Love the Natural World

Pinery Park trail

Pinery Park trail to scenic lookout

I’m considering changing my blog to Imma Frayed. The crazy world and my place in it boggles and creates a need in me to calm down somehow.

So I take short day trips to places I enjoy where nature reminds me to chill. For example, Pinery Provincial Park. Less than hour from my home, this huge park full of oak, cedar, pine on sand dunes borders Lake Huron. The well-run park supplies wood trails, shoreline, creatures of many sorts – raccoons, deer, toads, frogs, gulls, woodcocks (yes, that’s a bird and a funny looking/acting one at that), too many spiders, stable flies, skeetas and vultures, so many dragonflies, butterflies and chickadees. Seen a few times – muskrat, hawk, oriole. Oh, and by the way, 8 km of beach – sandy beach with dunes and shadiness close by for those (like me) who sunburn easily.

Pinery Provincial Park sunset

Pinery Provincial Park sunsets - often beautiful

These things make me happy, make me smile, make me leave behind the unwild world of humanity and all of its attendant stress.

I live in the middle of the Great Lakes region, the southwest part of the province of Ontario, the part which has the most cities and towns, and within a few hours of  Lakes Huron, Erie and Ontario shores. Other fav spots to visit – Long Point, Port Burwell, Rondeau, Wheatley, Point Pelee, Tobermory, Owen Sound, Meaford, Collingwood, Mono Mills, Caledon, Dunnville, Port Colborne, Fort Erie, Niagara. But for Mono and Caledon, all are lake regions.

Niagara Escarpment: Mono and Caledon are superbly hilly, high elevation areas and part of the so attractive Niagara Escarpment. Hikers (like me) love and cherish the Bruce Trail, a unique and rambling walkable across the province from Niagara to Tobermory – wow, that’s access to nature. Through outreach and hard work the folks running this major trail have agreements from landowners to allow trail-making and trail-taking on their properties.

Bruce Trail, Caledon

On the Bruce Trail, Caledon

Where this is not possible, hikers use roadways. The escarpment itself is ancient rock covered in cedar, birch, aspen and pine for much of its northern course.  Hey, it’s a UNESCO World Biosphere Reserve, proof that it’s worth exploring. I have not gone on extended hikes, but have accessed the Bruce Trail on several occasions from its southern to its northern range. Magnificent hiking, super vistas, excellent pic ops. Great thanks to all of the dedicated individuals who make this trail exist.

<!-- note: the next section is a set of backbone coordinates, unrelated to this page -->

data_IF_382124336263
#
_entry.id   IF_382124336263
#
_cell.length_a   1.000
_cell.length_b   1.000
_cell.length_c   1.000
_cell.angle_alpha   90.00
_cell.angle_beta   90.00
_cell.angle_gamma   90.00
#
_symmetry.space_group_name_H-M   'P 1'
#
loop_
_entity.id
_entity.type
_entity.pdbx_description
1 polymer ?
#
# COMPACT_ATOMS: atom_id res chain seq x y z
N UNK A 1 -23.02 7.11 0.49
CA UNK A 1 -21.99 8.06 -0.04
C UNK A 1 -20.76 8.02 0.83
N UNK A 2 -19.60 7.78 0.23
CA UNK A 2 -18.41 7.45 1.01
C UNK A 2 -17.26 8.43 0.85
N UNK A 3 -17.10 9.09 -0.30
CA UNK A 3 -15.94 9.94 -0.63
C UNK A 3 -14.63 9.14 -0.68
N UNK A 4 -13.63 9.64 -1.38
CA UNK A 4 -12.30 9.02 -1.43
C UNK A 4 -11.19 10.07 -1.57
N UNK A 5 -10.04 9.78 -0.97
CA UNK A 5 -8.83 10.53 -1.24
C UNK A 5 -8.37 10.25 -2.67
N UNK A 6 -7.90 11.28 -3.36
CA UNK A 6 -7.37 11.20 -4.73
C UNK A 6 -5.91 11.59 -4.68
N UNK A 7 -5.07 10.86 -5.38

Forks of the Credit Provincial Park

Sumac vista on the Forks of the Credit trail

Niagara Falls and the area around it give travellers and hikers lots to do and see. I particularly love the botanical gardens and the trail system along the river.  I prefer the Falls in spring and fall, off-season rates and less people because during June-August the place is a zoo full of humans zig-zagging crowded walkways – not relaxing for anti-people stressed out me. Off season? Perfect spot for an in-town type of nature experience.

Long Point Provincial Park

Long Point Provincial Park - summer sandy fun spot

Lakeshore- Love It: Sharing the number one fav spot to visit with Pinery is Long Point Provincial Park, especially for camping. It’s a relatively small campground with ample sand sites. I love camping in sand. It’s so much cleaner than grassy sites that can mud up in the rain and hold dew to wet the morning toes. Lots of turtles, toads and birds at Long Point – hey, the area has been designated a UNESCO World Biosphere Reserve, too! I know how to pick them. Birds, birds, birds, the place is full of them, especially in the spring and summer, as it’s on a migratory path. Right now, as I write this, I am saddened that I was not able to camp out there this weekend as planned because it’s just too cold this weekend, low of 5 celsius last night, and windy. Boo to lousy weather.

Point Pelee National Park

Point Pelee National Park marsh boardwalk trail - one of many super walks at Pelee

Point Pelee National Park and the whole region near it is excellent for nature lovers and great for bird-watching. I ventured there this summer for 4 days. Loved Hillman Marsh the most, its run by the conservation authority. It is peaceful with lots of opps to see herons, egrets, swallows, hawks, toads and frogs. Port Burwell I like best in the spring as the tundra swans, snow geese and red-wing blackbirds arrive there in March, making spring on Lake Erie shore come alive.

Of course, I can’t forget those further off places which bring me such joy. Georgian Bay east side, Muskoka, Algonquin, anything northern beyond Sudbury and the Sault – though I haven’t been that far in decades, it’s remote, full of trees, lakes, rivers and fauna; I hope to get there again some day. The ferry from Tobermory to Manitoulin Island makes a fun shortcut to the north. And Tobermory?

Bruce Peninsula National Park

Bruce Peninsula National Park on Georgian Bay

Get there if you can. The drive up the Bruce Peninsula, the national park, lovely adorable Tobermory, lots of not too difficult and some more for hardy hiker trails, and rock shoreline – stand out – The Grotto.

So it’s a quiet Sunday, no plans. I’ll likely head out for a tour, see some fall colours. I’m thankful for this blog spot where I have this morning reminded myself of the beauty in my life. Cheered up some, just thinking about these peaceful natural places.

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